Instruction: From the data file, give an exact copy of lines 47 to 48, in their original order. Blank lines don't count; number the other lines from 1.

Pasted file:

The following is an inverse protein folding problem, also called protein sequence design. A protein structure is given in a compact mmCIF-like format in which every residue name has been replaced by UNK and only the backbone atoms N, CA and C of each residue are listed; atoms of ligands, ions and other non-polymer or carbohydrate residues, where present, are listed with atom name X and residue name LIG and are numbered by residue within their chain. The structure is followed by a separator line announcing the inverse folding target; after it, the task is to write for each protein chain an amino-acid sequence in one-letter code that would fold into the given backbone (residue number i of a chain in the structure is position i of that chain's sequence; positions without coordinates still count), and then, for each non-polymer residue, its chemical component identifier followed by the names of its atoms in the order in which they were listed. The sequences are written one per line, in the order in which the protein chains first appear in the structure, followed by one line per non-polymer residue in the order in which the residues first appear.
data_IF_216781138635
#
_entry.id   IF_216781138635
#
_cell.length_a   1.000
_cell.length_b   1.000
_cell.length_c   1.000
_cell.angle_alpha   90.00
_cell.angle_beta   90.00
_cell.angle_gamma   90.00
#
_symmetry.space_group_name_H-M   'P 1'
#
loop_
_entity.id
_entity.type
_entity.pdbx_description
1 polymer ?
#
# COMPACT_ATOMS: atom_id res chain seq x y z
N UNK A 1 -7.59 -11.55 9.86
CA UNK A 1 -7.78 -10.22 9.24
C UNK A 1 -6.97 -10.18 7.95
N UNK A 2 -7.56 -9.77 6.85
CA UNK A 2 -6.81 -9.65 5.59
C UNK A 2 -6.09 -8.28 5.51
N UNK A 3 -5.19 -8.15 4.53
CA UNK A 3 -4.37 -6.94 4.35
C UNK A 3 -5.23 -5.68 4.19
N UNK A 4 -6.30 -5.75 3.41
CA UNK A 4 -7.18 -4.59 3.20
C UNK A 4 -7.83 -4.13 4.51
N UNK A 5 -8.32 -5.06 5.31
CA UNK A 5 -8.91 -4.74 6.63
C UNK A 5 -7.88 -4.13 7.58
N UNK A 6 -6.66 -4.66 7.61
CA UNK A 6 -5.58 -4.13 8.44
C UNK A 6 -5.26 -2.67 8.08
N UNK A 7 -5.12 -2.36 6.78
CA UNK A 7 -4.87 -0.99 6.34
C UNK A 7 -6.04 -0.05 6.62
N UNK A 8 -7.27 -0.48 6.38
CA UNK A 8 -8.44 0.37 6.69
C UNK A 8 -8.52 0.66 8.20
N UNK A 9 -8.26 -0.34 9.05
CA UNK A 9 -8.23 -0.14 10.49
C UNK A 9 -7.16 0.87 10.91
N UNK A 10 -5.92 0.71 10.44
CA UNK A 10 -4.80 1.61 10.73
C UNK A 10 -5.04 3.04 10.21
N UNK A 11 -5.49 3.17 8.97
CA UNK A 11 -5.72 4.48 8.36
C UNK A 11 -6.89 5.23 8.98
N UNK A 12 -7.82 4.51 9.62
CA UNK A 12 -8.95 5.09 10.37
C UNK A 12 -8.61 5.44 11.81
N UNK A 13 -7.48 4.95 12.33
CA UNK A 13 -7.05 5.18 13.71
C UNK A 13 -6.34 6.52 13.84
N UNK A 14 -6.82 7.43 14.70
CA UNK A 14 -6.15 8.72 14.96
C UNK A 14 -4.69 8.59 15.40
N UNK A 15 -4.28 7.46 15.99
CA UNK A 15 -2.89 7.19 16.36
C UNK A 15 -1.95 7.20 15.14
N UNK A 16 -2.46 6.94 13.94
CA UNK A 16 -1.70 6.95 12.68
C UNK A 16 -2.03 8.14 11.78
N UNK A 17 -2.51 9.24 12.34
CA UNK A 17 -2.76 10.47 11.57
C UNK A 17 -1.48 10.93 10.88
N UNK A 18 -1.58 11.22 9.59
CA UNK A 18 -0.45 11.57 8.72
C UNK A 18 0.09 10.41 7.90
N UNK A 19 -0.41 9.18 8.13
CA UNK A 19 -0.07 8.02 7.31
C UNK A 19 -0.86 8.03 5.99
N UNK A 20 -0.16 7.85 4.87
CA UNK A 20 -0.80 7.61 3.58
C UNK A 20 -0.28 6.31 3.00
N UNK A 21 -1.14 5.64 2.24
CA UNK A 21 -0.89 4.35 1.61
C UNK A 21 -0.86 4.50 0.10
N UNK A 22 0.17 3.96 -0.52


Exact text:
CA UNK A 9 -8.23 -0.14 10.49
C UNK A 9 -7.16 0.87 10.91